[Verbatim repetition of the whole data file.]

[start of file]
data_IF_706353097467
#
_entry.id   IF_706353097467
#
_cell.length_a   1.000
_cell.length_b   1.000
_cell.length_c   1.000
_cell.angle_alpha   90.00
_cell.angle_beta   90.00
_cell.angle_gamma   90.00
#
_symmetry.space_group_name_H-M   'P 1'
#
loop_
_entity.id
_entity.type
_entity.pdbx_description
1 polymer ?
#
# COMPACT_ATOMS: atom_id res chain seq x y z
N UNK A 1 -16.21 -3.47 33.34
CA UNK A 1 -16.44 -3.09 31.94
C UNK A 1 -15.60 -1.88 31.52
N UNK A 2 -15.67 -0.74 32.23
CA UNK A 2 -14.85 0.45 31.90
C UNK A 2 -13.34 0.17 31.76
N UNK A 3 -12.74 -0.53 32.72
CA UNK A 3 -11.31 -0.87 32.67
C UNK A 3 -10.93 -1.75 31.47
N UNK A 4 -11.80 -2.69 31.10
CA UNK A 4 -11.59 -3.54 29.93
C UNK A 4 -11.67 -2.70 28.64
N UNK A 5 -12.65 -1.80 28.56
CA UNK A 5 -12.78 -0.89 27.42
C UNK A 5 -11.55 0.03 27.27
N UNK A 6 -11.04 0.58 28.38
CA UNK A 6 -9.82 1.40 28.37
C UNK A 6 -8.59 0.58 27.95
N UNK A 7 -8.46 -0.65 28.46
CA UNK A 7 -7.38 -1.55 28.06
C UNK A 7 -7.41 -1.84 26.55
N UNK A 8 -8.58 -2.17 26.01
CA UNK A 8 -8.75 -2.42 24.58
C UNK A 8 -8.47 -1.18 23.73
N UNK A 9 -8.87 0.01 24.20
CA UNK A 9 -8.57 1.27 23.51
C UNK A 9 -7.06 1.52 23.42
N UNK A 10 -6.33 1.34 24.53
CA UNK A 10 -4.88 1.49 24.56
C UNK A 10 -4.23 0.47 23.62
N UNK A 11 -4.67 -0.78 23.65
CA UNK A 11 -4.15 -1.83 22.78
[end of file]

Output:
data_IF_706353097467
#
_entry.id   IF_706353097467
#
_cell.length_a   1.000
_cell.length_b   1.000
_cell.length_c   1.000
_cell.angle_alpha   90.00
_cell.angle_beta   90.00
_cell.angle_gamma   90.00
#
_symmetry.space_group_name_H-M   'P 1'
#
loop_
_entity.id
_entity.type
_entity.pdbx_description
1 polymer ?
#
# COMPACT_ATOMS: atom_id res chain seq x y z
N UNK A 1 -16.21 -3.47 33.34
CA UNK A 1 -16.44 -3.09 31.94
C UNK A 1 -15.60 -1.88 31.52
N UNK A 2 -15.67 -0.74 32.23
CA UNK A 2 -14.85 0.45 31.90
C UNK A 2 -13.34 0.17 31.76
N UNK A 3 -12.74 -0.53 32.72
CA UNK A 3 -11.31 -0.87 32.67
C UNK A 3 -10.93 -1.75 31.47
N UNK A 4 -11.80 -2.69 31.10
CA UNK A 4 -11.59 -3.54 29.93
C UNK A 4 -11.67 -2.70 28.64
N UNK A 5 -12.65 -1.80 28.56
CA UNK A 5 -12.78 -0.89 27.42
C UNK A 5 -11.55 0.03 27.27
N UNK A 6 -11.04 0.58 28.38
CA UNK A 6 -9.82 1.40 28.37
C UNK A 6 -8.59 0.58 27.95
N UNK A 7 -8.46 -0.65 28.46
CA UNK A 7 -7.38 -1.55 28.06
C UNK A 7 -7.41 -1.84 26.55
N UNK A 8 -8.58 -2.17 26.01
CA UNK A 8 -8.75 -2.42 24.58
C UNK A 8 -8.47 -1.18 23.73
N UNK A 9 -8.87 0.01 24.20
CA UNK A 9 -8.57 1.27 23.51
C UNK A 9 -7.06 1.52 23.42
N UNK A 10 -6.33 1.34 24.53
CA UNK A 10 -4.88 1.49 24.56
C UNK A 10 -4.23 0.47 23.62
N UNK A 11 -4.67 -0.78 23.65
CA UNK A 11 -4.15 -1.83 22.78